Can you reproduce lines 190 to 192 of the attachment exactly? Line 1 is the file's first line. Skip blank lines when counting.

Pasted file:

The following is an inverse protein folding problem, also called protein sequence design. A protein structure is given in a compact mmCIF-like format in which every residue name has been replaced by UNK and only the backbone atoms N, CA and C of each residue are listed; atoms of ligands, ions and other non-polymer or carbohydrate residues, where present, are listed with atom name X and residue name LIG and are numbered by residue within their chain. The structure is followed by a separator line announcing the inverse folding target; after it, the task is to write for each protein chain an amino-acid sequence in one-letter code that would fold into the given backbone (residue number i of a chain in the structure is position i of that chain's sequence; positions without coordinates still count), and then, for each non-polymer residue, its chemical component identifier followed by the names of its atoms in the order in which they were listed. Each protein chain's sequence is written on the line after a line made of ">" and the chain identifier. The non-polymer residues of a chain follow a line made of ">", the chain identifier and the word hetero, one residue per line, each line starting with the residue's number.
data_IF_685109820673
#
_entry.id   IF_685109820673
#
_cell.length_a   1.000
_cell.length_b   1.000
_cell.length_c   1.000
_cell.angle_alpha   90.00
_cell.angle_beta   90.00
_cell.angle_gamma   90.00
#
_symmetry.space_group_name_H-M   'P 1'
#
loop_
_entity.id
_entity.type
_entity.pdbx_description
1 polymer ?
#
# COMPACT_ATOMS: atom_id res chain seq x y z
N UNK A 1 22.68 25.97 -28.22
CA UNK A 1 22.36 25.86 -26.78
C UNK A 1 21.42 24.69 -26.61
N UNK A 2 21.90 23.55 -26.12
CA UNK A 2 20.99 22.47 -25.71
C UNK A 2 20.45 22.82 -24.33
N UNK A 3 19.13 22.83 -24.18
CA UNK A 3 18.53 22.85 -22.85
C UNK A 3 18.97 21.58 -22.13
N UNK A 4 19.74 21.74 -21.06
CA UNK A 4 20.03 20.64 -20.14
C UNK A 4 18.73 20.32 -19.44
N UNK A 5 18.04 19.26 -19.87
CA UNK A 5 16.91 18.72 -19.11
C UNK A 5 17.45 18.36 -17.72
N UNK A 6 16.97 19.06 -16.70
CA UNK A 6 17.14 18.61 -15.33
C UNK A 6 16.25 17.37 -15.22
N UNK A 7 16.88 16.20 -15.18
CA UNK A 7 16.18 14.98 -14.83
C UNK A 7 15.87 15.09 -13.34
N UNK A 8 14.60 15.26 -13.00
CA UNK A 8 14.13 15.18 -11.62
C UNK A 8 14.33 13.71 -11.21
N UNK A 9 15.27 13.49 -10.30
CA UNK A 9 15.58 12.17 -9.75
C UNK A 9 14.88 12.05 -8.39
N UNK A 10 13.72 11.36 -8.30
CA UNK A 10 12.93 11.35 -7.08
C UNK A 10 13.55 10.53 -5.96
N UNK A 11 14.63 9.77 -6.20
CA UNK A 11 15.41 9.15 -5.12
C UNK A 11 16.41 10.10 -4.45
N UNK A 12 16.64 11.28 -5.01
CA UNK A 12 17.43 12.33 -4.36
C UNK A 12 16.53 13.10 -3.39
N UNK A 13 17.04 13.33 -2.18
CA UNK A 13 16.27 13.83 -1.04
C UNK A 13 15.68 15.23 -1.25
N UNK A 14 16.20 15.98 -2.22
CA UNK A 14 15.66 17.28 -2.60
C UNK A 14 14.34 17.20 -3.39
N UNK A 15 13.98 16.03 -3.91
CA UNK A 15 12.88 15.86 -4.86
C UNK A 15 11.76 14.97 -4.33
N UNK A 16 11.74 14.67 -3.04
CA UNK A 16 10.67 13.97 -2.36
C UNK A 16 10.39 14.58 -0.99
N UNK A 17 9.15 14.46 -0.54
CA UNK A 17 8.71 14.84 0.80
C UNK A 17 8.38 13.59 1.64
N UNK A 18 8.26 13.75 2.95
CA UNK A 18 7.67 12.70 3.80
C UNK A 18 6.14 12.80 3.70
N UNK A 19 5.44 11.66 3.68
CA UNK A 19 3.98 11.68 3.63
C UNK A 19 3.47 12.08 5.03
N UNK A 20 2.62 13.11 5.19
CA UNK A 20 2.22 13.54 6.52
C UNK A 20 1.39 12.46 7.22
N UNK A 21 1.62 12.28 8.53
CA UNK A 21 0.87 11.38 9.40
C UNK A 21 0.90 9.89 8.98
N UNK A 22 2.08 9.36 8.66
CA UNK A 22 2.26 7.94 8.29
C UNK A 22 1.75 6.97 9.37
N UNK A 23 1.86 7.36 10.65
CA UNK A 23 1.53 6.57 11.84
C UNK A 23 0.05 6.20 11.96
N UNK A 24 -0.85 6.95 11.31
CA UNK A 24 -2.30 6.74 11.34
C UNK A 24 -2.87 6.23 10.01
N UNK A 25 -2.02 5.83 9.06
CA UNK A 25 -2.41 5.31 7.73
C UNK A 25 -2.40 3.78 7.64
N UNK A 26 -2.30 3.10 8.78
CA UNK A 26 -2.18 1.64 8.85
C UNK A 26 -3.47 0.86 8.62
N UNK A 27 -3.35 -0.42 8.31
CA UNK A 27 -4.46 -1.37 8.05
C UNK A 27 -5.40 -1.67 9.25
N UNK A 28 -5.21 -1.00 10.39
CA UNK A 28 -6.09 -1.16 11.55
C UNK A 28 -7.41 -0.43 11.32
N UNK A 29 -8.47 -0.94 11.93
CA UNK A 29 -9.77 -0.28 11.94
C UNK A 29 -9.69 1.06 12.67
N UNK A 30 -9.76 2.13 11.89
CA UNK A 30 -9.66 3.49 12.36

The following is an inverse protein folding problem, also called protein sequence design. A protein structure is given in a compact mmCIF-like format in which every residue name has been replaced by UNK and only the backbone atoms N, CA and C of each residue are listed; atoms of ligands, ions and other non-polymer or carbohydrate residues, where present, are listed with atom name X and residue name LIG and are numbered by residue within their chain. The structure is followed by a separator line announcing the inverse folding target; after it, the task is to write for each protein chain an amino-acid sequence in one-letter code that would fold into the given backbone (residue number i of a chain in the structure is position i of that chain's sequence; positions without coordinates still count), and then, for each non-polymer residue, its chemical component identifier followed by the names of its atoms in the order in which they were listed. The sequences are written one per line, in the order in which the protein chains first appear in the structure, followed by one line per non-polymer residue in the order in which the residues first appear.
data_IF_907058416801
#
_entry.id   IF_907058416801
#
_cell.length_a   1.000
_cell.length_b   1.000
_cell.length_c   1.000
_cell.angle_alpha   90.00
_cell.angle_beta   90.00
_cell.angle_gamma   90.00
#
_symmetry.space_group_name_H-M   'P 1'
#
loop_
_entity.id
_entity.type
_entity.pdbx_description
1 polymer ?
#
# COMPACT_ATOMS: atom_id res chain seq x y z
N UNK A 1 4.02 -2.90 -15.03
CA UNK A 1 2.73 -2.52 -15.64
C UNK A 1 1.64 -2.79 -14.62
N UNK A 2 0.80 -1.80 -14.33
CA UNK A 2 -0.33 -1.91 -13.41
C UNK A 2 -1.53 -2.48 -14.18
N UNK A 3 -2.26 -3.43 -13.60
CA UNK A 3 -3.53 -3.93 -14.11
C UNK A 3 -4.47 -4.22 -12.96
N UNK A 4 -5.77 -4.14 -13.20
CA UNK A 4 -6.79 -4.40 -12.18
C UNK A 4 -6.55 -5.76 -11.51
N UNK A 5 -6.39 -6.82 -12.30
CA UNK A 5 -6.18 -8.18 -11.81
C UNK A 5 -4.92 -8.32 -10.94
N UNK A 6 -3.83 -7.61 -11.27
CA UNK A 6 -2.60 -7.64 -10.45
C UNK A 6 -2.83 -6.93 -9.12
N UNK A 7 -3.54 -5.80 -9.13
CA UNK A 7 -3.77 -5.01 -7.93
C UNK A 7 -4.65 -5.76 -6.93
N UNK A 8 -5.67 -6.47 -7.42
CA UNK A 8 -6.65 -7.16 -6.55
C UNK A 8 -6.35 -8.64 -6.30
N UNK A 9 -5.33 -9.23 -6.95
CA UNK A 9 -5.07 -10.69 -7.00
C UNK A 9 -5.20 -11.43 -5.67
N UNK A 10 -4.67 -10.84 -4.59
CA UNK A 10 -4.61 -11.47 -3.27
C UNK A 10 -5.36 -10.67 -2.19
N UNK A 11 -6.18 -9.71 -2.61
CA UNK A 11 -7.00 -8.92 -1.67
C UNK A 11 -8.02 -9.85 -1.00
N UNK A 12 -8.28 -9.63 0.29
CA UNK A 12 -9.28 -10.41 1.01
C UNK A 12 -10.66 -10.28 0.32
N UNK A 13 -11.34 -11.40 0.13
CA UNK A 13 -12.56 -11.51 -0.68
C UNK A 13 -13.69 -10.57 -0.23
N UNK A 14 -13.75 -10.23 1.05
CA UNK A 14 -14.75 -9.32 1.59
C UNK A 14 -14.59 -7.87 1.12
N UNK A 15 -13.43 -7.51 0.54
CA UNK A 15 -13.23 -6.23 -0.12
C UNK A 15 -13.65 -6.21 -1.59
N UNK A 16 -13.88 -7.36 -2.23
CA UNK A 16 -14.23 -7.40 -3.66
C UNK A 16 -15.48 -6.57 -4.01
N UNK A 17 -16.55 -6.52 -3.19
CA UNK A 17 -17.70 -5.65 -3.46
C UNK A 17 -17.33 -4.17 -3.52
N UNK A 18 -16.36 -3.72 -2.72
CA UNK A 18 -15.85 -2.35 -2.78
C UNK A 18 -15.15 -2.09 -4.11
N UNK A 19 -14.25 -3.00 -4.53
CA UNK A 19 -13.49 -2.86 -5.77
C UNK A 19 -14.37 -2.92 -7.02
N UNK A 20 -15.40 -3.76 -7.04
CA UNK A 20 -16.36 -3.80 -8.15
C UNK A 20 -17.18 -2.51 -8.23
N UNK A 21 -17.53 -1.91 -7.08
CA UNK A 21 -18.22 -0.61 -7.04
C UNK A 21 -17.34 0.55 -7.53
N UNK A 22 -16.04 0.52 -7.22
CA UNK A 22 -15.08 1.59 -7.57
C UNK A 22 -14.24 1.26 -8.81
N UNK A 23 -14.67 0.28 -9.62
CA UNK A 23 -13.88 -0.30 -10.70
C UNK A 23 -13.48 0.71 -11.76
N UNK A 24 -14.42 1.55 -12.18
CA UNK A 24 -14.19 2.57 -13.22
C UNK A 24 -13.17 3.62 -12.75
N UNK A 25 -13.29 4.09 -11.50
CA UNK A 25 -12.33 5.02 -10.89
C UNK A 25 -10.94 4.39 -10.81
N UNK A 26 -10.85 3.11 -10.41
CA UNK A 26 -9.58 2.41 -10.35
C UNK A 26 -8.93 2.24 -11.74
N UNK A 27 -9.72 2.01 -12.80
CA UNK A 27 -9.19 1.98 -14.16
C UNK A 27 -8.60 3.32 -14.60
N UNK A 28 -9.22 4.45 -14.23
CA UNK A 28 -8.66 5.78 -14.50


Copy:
CA UNK A 20 -16.36 -3.80 -8.15
C UNK A 20 -17.18 -2.51 -8.23
N UNK A 21 -17.53 -1.91 -7.08